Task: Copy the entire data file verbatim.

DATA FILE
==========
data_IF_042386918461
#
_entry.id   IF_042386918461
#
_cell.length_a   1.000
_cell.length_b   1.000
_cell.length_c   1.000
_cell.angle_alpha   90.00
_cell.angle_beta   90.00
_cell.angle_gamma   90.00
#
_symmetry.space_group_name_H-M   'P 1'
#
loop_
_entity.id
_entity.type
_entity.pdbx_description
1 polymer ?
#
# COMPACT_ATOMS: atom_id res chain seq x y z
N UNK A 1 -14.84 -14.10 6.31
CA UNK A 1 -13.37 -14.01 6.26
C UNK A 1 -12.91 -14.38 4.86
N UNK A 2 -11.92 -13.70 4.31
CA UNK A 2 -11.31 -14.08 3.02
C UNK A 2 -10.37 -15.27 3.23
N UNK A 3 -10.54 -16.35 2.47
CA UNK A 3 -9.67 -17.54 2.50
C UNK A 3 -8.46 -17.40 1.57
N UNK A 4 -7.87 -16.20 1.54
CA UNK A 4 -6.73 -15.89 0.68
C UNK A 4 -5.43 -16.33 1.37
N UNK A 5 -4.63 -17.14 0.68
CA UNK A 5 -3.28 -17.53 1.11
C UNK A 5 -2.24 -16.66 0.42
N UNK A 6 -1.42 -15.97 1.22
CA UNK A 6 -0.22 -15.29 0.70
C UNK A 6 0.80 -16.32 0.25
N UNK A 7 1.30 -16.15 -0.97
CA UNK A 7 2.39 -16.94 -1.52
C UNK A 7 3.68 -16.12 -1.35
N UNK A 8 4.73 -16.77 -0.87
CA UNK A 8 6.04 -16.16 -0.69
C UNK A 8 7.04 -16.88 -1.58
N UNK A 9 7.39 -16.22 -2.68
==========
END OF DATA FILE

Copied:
data_IF_042386918461
#
_entry.id   IF_042386918461
#
_cell.length_a   1.000
_cell.length_b   1.000
_cell.length_c   1.000
_cell.angle_alpha   90.00
_cell.angle_beta   90.00
_cell.angle_gamma   90.00
#
_symmetry.space_group_name_H-M   'P 1'
#
loop_
_entity.id
_entity.type
_entity.pdbx_description
1 polymer ?
#
# COMPACT_ATOMS: atom_id res chain seq x y z
N UNK A 1 -14.84 -14.10 6.31
CA UNK A 1 -13.37 -14.01 6.26
C UNK A 1 -12.91 -14.38 4.86
N UNK A 2 -11.92 -13.70 4.31
CA UNK A 2 -11.31 -14.08 3.02
C UNK A 2 -10.37 -15.27 3.23
N UNK A 3 -10.54 -16.35 2.47
CA UNK A 3 -9.67 -17.54 2.50
C UNK A 3 -8.46 -17.40 1.57
N UNK A 4 -7.87 -16.20 1.54
CA UNK A 4 -6.73 -15.89 0.68
C UNK A 4 -5.43 -16.33 1.37
N UNK A 5 -4.63 -17.14 0.68
CA UNK A 5 -3.28 -17.53 1.11
C UNK A 5 -2.24 -16.66 0.42
N UNK A 6 -1.42 -15.97 1.22
CA UNK A 6 -0.22 -15.29 0.70
C UNK A 6 0.80 -16.32 0.25
N UNK A 7 1.30 -16.15 -0.97
CA UNK A 7 2.39 -16.94 -1.52
C UNK A 7 3.68 -16.12 -1.35
N UNK A 8 4.73 -16.77 -0.87
CA UNK A 8 6.04 -16.16 -0.69
C UNK A 8 7.04 -16.88 -1.58
N UNK A 9 7.39 -16.22 -2.68